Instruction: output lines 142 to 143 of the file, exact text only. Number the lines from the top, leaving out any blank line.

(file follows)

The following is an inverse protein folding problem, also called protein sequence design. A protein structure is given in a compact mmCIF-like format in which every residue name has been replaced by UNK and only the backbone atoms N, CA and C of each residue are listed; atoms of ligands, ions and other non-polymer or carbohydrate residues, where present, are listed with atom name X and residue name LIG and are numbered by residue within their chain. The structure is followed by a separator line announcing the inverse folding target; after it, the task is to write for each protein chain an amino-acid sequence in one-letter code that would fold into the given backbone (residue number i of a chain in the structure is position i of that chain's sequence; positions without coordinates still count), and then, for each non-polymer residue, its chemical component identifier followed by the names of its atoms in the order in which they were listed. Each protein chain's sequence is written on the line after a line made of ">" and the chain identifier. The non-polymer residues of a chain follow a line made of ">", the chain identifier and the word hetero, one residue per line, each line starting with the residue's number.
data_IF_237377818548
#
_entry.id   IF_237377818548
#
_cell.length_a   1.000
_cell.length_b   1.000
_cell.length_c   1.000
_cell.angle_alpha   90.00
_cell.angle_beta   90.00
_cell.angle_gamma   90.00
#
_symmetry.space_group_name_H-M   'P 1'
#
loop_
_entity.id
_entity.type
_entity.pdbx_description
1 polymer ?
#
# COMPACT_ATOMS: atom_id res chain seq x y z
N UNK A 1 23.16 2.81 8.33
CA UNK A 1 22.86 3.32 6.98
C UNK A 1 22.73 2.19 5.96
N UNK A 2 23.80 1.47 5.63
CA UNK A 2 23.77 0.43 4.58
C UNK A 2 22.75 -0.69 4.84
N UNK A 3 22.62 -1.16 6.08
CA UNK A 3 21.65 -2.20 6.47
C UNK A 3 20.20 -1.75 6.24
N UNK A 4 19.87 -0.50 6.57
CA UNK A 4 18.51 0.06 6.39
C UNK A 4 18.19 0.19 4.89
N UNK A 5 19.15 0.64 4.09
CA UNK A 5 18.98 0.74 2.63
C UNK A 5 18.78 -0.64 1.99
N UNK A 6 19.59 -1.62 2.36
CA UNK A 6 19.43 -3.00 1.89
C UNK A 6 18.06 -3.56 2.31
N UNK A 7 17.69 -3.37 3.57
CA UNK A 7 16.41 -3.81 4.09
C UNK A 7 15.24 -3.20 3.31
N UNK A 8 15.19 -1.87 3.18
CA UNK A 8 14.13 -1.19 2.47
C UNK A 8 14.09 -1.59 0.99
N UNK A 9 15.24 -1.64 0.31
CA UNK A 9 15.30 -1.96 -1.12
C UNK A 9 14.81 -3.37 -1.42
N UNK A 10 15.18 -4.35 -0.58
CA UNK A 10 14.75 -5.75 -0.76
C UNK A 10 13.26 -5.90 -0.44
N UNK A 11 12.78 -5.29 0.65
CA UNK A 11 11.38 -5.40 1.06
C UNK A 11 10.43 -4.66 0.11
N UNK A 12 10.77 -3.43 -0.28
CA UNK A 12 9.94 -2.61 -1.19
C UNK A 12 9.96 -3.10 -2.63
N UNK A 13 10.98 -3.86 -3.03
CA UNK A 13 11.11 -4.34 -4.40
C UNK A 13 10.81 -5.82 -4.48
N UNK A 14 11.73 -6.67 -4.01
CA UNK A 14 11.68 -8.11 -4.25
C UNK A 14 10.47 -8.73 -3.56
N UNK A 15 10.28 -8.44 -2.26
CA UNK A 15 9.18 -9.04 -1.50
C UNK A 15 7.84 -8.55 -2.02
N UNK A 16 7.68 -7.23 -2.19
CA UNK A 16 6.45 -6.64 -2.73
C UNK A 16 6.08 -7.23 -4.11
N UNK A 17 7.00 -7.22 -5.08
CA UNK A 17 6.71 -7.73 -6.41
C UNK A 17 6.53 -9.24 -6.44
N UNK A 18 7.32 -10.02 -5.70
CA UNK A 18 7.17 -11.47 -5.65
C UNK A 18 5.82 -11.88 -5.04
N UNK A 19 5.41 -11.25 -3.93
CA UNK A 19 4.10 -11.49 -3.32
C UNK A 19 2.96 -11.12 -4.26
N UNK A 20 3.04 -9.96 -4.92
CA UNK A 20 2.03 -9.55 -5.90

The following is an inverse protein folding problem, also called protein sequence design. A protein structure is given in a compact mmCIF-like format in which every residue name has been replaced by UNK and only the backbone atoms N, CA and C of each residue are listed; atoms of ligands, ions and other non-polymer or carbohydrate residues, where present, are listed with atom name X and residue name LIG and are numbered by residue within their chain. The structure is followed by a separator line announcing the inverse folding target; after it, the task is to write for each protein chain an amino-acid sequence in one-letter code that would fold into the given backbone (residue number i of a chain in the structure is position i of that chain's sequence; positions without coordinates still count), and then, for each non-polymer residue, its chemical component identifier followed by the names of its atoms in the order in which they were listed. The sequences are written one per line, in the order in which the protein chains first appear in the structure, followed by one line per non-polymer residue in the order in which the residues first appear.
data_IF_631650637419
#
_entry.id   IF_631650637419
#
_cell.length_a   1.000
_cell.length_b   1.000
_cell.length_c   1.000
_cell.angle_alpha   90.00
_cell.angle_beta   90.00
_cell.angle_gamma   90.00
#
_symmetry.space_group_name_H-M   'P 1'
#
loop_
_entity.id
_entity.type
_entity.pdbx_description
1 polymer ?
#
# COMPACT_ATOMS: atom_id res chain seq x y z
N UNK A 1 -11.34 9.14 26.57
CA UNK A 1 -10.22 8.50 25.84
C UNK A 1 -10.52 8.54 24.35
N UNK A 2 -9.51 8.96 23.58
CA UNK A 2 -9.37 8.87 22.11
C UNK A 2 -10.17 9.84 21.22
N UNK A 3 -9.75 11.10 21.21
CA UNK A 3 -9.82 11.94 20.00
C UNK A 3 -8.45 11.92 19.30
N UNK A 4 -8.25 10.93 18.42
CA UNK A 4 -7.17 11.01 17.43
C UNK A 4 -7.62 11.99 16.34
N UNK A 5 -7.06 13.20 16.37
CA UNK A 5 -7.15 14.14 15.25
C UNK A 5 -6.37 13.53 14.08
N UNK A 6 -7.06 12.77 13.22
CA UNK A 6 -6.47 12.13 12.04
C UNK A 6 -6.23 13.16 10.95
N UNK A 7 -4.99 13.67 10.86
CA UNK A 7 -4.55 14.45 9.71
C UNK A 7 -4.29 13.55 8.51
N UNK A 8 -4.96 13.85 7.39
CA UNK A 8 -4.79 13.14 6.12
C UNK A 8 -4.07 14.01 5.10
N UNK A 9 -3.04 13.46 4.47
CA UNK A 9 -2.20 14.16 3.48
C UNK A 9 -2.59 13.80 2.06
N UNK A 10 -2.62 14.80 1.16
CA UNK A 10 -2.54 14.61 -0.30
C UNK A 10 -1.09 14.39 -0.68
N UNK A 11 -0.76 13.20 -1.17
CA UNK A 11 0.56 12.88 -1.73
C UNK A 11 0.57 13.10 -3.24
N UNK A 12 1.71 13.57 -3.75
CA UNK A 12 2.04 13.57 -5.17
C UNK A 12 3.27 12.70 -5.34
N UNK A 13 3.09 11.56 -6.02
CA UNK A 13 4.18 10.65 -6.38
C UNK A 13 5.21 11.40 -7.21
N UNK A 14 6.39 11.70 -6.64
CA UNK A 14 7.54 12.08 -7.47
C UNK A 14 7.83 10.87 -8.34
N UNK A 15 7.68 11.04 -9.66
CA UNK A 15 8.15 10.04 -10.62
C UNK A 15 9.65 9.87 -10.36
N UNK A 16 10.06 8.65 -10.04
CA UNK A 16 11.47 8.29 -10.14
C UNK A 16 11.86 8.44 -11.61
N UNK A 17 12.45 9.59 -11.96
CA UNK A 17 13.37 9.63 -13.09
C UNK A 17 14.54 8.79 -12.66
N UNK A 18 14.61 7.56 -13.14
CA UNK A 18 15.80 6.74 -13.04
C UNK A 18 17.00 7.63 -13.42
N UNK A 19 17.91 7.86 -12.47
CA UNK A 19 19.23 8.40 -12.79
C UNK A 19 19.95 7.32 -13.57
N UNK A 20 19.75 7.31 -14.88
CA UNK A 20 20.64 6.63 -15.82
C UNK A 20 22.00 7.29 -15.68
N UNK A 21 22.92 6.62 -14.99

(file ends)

CA UNK A 14 7.54 12.08 -7.47
C UNK A 14 7.83 10.87 -8.34